Written by Leslie Taylor
TAMPA, Fla. — The largest red-tide bloom seen in Florida in nearly a decade has killed thousands of fish in the Gulf of Mexico and might pose a greater health threat if it washes ashore as expected in the next two weeks, researchers said.
The patchy bloom stretches from the curve of the panhandle to the central Tampa Bay region. It measures approximately 80 miles long by 50 miles wide.
Red tide occurs when naturally occurring algae bloom out of control, producing toxins deadly to fish and other marine life. The odorless chemicals can trigger respiratory distress in people, such as coughing and wheezing.
“It could have large impacts if it were to move inshore,” said Brandon Basino, a spokesman for the Florida Fish and Wildlife Conservation Commission. “It has been killing a lot of marine species, especially fish, as it waits offshore.”
The agency has received reports of thousands of dead fish, including snappers, groupers, flounders and bull sharks, as well as crabs, eels and octopi. This is the largest bloom seen since 2006.
The phenomenon has existed for centuries, but such a large bloom is being closely monitored in Florida because it could affect beach tourism and commercial fishing.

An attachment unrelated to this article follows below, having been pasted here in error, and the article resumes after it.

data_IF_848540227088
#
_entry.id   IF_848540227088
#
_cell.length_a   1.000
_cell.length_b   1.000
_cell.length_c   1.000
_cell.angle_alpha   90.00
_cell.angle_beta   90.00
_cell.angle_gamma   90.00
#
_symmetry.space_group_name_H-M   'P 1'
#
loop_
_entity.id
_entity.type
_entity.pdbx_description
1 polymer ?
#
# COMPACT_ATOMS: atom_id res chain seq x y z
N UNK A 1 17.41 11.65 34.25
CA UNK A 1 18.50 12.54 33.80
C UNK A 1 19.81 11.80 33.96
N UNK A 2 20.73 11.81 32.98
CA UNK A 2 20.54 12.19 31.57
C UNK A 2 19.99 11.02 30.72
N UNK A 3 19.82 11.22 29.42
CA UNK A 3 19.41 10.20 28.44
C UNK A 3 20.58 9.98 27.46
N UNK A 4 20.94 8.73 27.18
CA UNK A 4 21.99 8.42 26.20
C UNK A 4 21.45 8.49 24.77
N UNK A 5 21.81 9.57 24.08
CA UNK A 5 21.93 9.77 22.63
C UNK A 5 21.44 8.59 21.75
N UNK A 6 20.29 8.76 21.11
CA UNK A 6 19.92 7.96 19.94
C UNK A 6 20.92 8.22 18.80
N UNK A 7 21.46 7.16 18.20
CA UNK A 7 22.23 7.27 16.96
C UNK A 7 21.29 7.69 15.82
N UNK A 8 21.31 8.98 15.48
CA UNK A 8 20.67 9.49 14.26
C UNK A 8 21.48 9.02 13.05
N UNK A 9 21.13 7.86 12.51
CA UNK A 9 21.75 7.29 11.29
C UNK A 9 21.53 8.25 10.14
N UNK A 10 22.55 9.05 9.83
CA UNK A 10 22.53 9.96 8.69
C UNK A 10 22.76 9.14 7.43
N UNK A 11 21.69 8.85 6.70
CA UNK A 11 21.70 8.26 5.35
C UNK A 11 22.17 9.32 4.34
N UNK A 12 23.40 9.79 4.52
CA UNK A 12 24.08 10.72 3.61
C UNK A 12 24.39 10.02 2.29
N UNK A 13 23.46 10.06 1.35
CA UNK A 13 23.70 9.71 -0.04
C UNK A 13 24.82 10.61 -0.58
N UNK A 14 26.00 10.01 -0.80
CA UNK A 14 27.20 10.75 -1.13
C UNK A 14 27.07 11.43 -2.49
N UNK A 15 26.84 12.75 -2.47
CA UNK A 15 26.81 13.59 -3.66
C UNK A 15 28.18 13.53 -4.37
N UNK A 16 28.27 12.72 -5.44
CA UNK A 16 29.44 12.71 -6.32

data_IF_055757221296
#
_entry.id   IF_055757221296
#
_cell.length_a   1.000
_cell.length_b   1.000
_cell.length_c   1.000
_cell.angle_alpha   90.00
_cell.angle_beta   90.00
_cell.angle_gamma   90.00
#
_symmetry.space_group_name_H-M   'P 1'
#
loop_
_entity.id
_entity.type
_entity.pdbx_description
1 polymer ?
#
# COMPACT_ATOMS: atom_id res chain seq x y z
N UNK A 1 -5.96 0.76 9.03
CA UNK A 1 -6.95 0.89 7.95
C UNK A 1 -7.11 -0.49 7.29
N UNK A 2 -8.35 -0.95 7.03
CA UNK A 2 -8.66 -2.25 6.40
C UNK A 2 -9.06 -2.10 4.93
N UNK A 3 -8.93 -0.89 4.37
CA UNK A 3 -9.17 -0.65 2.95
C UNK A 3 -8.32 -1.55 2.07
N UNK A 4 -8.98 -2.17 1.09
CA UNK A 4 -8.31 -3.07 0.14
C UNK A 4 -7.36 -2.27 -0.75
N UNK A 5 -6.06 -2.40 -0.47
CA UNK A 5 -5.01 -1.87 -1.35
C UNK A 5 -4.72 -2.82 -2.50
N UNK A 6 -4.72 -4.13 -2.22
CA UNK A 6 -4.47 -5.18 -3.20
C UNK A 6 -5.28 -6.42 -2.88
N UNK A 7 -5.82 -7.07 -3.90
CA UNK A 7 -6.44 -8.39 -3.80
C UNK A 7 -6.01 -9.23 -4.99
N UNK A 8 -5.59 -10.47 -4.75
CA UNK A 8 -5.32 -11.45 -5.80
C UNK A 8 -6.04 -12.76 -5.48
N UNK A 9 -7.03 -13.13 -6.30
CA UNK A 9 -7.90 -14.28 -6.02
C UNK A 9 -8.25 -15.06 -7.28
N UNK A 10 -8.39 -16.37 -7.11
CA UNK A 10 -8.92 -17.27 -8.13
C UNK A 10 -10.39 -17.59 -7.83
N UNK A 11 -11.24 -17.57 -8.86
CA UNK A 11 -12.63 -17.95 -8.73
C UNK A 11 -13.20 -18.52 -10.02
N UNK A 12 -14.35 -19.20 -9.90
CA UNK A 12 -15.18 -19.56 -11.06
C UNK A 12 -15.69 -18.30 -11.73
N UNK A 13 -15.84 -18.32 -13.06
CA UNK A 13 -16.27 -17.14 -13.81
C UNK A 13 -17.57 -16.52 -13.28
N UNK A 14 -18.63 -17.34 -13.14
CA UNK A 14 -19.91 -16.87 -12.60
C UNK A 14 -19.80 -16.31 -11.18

Read the full story at the Columbus Dispatch>>
Want to read more about red tide? Click here...
Pink shrimp is the first fishery managed by Washington to receive certification from the global Marine Stewardship Council fisheries standard for sustainable, wild-caught seafood.
The state’s fishery was independently assessed as a scope extension of the MSC certified Oregon pink shrimp fishery, which achieved certification to the MSC standard in December 2007 and attained recertification in February 2013.Read more...
NMFS has awarded 16 grants totaling more than $2.5 million as part of its Bycatch Reduction Engineering Program.
The program supports the development of technological solutions and changes in fishing practices designed to minimize bycatch and aims to to find creative approaches and strategies for reducing bycatch, seabird interactions, and post-release mortality in federally managed fisheries.Read more...